Review Of One Of The Best Series On Netflix, ‘Glow’ Season 2 Exceeds The First

The second season covers heavy topics, like AIDS, but the show’s essence remains largely positive and funny.

Poster of Netflix series Glow Season 2.
Netflix

The second season covers heavy topics, like AIDS, but the show’s essence remains largely positive and funny.

Glow remains one of the most popular Netflix series, and as hard as it is to imagine, Season 2 is even better than its predecessor. With Glow’s throwback to a bygone era paired with phenomenal writing and performances, the Netflix series is one of the most enthralling shows going today. Season 2 brings back the usual cast of characters, including Marc Maron (Sam), Alison Brie (Ruth), Betty Gilpin (Debbie), Sydelle Noel (Cherry), Ellen Wong (Jenny), Britt Baron (Justine), Gayle Rankin (Sheila), and Chris Lowell (Bash).

The last time we saw the Gorgeous Ladies of Wrestling, they wrapped up a successful show and they were getting ready to record a season, and Cherry was cast in her own television series. This season takes off with the group getting ready for pre-production, and a new woman, Yolanda played by Shakira Barrera, was cast on the show as Junkchain to replace Cherry. Sam discovered Yolanda while visiting a strip club when he received a lap dance from Yolanda. By the end of the first episode, Debbie, who is in divorce procedurals with Mark, becomes a producer on Glow as part of her new contract terms.

Of all ten episodes of the second season, there is not one wasted in this Netflix series. Each episode builds on the characters, and more information than ever before is revealed about them. This season focuses on Bash a lot more than they did in the first, and his character becomes more interesting than one might imagine.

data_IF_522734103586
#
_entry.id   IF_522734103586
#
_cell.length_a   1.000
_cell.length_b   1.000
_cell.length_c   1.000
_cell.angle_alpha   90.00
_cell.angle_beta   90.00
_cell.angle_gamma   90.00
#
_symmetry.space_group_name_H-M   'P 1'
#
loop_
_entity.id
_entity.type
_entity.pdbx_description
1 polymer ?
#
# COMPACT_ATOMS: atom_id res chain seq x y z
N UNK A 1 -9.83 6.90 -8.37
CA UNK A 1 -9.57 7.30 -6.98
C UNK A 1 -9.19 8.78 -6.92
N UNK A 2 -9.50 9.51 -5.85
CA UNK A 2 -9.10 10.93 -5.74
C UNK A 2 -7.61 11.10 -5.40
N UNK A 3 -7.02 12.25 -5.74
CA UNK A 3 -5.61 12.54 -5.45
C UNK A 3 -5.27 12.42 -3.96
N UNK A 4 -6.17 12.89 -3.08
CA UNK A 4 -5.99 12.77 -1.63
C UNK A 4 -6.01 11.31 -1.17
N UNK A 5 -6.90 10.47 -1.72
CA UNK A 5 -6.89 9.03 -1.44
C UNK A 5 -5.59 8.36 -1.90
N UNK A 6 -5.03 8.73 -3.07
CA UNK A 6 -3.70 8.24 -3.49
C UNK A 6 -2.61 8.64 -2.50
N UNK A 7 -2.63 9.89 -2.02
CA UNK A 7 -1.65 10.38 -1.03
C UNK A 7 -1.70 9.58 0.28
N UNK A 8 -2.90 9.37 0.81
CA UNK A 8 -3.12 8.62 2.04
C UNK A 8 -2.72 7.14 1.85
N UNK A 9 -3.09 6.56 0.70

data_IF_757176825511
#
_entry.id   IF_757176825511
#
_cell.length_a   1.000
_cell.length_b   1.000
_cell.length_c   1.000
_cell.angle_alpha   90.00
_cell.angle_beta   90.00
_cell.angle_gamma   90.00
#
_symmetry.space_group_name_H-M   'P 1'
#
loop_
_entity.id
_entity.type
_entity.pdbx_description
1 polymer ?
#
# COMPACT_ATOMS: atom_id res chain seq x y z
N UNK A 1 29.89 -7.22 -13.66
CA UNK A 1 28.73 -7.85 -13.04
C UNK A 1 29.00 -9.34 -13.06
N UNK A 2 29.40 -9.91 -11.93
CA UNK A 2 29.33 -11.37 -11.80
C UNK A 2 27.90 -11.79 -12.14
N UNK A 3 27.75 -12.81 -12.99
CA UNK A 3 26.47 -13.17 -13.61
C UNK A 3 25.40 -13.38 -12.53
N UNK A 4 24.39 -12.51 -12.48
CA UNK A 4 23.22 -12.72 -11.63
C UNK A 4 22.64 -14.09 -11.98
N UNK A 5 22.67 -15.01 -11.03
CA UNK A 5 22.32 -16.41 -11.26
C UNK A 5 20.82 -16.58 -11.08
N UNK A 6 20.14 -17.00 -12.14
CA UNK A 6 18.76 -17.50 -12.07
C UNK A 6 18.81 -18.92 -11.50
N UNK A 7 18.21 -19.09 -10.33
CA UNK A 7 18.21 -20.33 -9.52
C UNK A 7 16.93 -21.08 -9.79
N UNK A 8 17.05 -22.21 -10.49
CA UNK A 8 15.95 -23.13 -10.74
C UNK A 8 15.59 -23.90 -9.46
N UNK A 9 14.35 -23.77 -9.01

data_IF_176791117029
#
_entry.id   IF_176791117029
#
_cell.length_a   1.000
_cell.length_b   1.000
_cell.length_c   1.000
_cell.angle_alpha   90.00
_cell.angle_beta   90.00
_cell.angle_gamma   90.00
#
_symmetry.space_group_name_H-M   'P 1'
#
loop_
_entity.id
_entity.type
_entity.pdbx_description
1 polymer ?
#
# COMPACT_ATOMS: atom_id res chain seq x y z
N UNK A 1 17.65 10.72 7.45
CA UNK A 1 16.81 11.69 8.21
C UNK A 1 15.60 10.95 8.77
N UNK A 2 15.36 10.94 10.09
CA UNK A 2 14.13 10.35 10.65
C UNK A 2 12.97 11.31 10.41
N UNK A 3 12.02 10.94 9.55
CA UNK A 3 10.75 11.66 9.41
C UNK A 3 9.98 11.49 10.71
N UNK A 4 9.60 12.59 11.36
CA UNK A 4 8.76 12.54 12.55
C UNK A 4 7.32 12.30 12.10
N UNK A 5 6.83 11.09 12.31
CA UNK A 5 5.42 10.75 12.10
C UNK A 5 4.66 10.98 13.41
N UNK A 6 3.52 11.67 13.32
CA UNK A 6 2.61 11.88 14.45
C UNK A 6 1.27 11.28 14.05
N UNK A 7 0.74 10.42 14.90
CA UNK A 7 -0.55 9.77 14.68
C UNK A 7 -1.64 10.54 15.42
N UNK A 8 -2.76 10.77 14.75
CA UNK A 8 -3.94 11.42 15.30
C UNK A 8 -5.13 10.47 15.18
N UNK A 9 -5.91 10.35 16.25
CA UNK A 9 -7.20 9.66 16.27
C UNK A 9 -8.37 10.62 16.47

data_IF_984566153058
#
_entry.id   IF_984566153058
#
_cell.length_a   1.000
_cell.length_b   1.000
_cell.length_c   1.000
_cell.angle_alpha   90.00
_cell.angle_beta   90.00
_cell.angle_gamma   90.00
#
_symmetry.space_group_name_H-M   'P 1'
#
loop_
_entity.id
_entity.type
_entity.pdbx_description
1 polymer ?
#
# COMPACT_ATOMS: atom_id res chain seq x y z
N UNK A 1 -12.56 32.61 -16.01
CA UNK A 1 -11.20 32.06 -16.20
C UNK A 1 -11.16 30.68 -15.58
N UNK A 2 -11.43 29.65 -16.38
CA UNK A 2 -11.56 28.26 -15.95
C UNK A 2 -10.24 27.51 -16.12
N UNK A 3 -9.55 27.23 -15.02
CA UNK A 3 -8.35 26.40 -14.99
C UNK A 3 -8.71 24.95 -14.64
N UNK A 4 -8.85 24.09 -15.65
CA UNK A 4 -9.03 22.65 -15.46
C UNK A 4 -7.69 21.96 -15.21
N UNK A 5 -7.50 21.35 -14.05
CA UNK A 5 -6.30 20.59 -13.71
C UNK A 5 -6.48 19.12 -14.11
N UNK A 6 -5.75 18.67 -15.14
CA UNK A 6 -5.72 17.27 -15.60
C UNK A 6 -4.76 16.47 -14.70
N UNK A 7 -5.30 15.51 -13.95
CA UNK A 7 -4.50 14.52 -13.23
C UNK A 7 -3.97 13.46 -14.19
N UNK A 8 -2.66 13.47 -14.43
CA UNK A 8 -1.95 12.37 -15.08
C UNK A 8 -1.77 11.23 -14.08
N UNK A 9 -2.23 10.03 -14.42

We see Sam, in his own way, try to build on the relationship with his daughter, Justine. We also see both Ruth and Debbie make strides in building a positive working relationship. Their friendship is seemingly ruined forever, thanks to Ruth sleeping with Debbie’s husband, but the two try to form a new bond through the series, though understandably, Ruth puts in more effort than her former bestie.

AIDS is among the heavy topics covered this season, and in the ’80s there was a lot of misconceptions about AIDS and how one could get it. They don’t spend too long on this subject, but they touch on it enough to leave a lasting impact. This also creates an interesting character arc for an individual who shall remain nameless for the sake of not spoiling anything.

The popular series on Netflix also tackles feminism and sexual misconduct which, unfortunately, is appropriate in today’s climate that has sparked powerful movements, like #MeToo. We see Ruth get offered an advancement in her career if she sleeps with a big-time network executive. As expected, she declines the offer. Somewhat unexpectedly, she gets backlash for this from her former bestie. As Past Magazine documented, Debbie had harsh words for Brie’s character for not sleeping with the executive.

“Feminism has principles. Life has compromises.”

This is just one of the many powerful lines delivered in the series on Netflix. Of course, the overall essence of the show is still that of positivity and humor, and there are a ton of witty one-liners. If you thought the first outing of Glow was a feel-good experience, then you’ll absolutely love Season 2.

By the end of the tenth episode we know the immediate future of their wrestling show, the state of Sam’s relationship with Justine, there’s a new love interest in Ruth’s life, and we see how Debbie copes with being a single mother. Make sure to keep watching when the final credits roll because there are some hidden gems that Netflix added at the end of this season.

With outstanding performances and brilliant writing, along with plenty of laugh-out-loud and powerful moments, Glow is one of the best series on Netflix, and Season 2 is currently available for streaming.